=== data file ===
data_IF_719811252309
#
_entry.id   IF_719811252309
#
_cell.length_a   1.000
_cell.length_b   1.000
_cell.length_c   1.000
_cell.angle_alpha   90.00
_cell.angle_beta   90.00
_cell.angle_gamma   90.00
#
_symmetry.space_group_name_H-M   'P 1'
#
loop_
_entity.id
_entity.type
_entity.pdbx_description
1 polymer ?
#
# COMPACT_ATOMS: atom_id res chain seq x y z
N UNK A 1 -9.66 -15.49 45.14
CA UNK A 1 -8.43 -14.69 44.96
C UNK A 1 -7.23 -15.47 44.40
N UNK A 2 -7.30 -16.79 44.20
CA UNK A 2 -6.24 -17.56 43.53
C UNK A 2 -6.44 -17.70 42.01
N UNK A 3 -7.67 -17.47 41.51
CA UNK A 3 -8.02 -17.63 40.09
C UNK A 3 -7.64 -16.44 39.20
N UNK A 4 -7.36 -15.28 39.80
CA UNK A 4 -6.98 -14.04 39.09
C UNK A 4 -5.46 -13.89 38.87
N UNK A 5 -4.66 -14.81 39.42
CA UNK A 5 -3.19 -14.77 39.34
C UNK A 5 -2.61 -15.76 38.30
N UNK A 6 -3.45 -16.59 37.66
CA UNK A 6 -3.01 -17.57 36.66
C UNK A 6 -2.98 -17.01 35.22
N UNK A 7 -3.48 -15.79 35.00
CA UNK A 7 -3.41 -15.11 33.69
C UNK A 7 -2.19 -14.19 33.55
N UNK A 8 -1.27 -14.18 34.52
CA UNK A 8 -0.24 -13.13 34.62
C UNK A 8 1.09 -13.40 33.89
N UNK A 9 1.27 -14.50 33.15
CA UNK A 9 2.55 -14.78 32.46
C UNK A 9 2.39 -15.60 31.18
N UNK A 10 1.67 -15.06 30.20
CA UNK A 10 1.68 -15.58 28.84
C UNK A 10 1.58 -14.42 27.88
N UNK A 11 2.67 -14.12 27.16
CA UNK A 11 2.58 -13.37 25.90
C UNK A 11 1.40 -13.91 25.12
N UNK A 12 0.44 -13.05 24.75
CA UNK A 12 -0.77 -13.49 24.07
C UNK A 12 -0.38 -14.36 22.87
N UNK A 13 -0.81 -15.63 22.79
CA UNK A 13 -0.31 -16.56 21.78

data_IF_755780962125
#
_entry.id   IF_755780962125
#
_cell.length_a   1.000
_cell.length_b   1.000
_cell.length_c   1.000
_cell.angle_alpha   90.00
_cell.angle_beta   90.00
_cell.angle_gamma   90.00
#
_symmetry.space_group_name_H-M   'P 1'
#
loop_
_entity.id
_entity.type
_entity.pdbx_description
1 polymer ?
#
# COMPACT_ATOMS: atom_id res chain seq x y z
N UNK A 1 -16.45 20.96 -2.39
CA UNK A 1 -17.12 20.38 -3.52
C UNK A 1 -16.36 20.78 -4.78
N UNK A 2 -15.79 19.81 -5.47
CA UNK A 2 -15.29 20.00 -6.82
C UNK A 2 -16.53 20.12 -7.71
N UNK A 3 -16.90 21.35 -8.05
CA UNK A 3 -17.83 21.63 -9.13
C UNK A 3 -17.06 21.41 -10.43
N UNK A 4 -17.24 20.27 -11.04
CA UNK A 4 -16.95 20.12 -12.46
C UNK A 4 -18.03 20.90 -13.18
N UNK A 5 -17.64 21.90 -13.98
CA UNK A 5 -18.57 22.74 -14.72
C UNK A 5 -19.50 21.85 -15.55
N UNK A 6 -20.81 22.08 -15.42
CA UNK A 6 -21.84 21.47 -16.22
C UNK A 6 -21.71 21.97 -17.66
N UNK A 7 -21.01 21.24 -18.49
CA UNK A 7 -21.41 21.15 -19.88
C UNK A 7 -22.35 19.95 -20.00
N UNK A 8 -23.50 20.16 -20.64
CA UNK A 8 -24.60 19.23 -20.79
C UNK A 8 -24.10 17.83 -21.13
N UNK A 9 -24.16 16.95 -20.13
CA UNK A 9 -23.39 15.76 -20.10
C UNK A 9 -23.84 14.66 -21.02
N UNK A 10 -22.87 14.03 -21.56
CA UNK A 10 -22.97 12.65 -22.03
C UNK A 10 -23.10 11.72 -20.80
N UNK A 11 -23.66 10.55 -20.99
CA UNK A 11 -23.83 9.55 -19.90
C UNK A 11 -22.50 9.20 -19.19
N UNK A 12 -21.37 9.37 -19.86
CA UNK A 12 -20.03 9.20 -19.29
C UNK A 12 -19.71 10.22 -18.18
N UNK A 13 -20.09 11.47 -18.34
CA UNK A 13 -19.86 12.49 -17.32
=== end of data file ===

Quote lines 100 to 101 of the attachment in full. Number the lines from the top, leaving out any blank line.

N UNK A 8 -23.50 20.16 -20.64
CA UNK A 8 -24.60 19.23 -20.79